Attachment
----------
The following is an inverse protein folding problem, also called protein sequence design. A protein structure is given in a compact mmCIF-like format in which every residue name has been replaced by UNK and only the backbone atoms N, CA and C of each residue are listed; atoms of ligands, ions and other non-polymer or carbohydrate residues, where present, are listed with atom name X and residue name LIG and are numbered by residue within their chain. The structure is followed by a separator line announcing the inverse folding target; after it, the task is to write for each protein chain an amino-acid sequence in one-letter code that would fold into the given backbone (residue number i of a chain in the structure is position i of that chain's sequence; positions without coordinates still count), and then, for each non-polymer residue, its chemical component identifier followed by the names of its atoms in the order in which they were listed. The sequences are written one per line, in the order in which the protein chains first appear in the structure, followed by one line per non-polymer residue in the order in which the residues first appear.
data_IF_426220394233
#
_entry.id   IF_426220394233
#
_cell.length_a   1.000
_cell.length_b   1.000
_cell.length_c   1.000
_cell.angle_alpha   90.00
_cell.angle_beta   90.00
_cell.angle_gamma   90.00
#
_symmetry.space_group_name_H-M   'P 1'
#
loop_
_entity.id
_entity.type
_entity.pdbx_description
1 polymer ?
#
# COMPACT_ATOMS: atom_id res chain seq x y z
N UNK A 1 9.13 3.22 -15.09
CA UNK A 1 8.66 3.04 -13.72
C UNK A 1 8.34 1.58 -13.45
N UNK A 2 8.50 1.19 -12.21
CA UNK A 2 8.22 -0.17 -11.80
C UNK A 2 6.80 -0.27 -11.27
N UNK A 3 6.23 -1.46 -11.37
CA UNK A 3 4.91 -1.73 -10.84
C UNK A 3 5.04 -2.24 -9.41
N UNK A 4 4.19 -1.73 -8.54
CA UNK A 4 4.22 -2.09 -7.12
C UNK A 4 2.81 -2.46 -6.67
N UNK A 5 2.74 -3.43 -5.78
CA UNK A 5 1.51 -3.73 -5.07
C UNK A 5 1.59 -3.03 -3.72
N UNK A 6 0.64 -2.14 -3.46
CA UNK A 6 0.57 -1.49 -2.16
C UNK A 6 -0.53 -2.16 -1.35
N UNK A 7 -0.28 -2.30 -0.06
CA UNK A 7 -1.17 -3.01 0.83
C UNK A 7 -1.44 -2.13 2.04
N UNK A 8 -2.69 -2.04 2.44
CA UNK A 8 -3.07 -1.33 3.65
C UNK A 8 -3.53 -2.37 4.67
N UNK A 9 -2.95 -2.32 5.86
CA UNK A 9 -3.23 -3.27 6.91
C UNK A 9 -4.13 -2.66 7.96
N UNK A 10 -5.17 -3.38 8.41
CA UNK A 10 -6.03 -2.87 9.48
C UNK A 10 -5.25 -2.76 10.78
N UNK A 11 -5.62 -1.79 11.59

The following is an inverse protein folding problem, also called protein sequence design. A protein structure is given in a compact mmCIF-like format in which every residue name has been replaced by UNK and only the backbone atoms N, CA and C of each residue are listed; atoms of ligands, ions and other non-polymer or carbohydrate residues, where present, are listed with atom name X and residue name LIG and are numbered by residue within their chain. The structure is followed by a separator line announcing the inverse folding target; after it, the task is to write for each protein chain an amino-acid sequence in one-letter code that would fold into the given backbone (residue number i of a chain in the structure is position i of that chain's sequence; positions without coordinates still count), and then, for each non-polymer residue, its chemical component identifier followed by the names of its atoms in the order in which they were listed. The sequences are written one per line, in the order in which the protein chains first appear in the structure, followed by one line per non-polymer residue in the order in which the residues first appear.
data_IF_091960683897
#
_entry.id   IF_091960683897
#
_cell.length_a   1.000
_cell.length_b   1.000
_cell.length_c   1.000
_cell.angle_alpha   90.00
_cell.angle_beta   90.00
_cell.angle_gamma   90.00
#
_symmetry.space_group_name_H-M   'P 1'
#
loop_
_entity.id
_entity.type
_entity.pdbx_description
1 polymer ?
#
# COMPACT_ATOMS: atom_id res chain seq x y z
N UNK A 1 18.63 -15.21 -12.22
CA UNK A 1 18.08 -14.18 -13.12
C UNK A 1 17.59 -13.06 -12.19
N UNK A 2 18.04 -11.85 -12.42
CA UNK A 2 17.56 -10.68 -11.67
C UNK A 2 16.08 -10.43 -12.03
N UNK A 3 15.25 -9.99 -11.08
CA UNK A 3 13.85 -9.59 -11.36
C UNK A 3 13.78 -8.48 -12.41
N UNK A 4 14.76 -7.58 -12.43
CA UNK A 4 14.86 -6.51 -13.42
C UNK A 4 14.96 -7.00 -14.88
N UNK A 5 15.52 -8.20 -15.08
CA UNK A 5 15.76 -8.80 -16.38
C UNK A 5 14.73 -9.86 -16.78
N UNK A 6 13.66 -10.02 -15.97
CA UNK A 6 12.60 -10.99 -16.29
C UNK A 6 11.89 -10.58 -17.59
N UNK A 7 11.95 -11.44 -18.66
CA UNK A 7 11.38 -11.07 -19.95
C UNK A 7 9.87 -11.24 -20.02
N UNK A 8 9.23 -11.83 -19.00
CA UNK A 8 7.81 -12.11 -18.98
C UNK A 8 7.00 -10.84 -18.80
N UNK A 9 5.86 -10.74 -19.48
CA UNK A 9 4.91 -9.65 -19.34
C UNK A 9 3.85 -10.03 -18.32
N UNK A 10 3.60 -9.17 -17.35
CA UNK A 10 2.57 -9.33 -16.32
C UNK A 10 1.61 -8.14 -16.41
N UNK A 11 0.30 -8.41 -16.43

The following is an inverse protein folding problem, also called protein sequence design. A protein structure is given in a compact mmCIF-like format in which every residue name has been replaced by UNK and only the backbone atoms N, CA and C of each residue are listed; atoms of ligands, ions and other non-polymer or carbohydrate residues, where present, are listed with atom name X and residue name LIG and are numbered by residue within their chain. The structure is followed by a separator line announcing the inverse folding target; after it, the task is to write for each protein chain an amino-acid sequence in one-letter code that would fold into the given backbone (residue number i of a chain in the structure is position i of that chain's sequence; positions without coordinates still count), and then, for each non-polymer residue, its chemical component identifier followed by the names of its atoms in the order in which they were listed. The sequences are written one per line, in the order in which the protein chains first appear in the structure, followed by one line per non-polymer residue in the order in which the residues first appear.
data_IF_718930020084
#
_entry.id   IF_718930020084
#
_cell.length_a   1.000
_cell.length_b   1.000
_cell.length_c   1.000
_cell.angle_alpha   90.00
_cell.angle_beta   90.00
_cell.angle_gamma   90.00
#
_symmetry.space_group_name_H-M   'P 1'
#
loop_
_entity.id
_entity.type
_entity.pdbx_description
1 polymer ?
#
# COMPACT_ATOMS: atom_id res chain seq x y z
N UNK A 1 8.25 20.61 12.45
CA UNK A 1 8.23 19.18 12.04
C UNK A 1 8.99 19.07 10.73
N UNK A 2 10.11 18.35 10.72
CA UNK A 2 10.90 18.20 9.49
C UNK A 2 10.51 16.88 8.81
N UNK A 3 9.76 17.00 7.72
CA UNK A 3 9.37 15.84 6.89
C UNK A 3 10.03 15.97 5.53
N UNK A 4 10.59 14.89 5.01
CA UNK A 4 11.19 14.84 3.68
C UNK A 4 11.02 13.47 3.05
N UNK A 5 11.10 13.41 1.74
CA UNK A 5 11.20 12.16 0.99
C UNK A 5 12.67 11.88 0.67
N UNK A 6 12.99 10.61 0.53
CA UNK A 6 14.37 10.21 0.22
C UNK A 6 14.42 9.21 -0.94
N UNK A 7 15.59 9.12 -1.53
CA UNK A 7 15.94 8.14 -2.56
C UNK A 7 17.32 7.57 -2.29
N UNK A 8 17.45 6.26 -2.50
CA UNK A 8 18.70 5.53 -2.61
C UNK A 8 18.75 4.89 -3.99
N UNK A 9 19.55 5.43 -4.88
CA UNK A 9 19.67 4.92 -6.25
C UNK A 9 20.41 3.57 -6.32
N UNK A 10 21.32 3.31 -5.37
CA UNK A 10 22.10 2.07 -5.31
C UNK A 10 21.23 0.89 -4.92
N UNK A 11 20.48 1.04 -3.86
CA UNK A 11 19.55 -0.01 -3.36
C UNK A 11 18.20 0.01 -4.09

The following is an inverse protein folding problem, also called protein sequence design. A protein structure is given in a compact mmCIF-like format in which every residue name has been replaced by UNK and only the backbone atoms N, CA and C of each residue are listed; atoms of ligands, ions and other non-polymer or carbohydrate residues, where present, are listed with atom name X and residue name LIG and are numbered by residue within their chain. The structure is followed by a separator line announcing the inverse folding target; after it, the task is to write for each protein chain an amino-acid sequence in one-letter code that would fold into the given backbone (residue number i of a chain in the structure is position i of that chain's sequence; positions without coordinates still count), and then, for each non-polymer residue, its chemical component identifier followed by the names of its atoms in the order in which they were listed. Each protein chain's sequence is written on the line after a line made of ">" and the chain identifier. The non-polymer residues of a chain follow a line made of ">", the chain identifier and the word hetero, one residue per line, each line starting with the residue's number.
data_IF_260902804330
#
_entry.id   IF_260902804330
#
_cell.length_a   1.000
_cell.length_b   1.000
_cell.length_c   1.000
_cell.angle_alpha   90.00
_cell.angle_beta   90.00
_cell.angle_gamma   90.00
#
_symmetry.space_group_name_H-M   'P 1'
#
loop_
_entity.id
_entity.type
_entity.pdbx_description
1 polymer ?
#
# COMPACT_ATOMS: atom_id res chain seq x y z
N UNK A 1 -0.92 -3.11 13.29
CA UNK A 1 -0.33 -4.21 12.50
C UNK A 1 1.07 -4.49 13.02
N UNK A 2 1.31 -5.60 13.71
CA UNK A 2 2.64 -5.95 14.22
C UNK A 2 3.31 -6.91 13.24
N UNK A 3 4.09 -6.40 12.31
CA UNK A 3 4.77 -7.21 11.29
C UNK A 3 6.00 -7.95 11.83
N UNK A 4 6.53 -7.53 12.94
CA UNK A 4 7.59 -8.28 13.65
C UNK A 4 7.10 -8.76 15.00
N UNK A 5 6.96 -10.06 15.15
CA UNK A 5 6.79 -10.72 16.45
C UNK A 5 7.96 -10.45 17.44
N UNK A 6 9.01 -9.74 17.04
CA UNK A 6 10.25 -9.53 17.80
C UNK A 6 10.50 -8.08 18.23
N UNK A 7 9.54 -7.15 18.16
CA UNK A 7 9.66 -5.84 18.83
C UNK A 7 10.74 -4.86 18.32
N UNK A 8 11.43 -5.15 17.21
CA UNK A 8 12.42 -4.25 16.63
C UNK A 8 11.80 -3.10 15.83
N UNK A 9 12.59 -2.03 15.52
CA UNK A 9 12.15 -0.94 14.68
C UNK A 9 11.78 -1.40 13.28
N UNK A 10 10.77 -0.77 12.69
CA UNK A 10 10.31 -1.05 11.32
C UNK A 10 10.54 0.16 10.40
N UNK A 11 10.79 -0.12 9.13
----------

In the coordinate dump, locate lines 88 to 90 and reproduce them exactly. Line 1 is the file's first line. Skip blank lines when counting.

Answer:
C UNK A 5 14.73 -9.86 -16.78
N UNK A 6 13.66 -10.02 -15.97
CA UNK A 6 12.60 -10.99 -16.29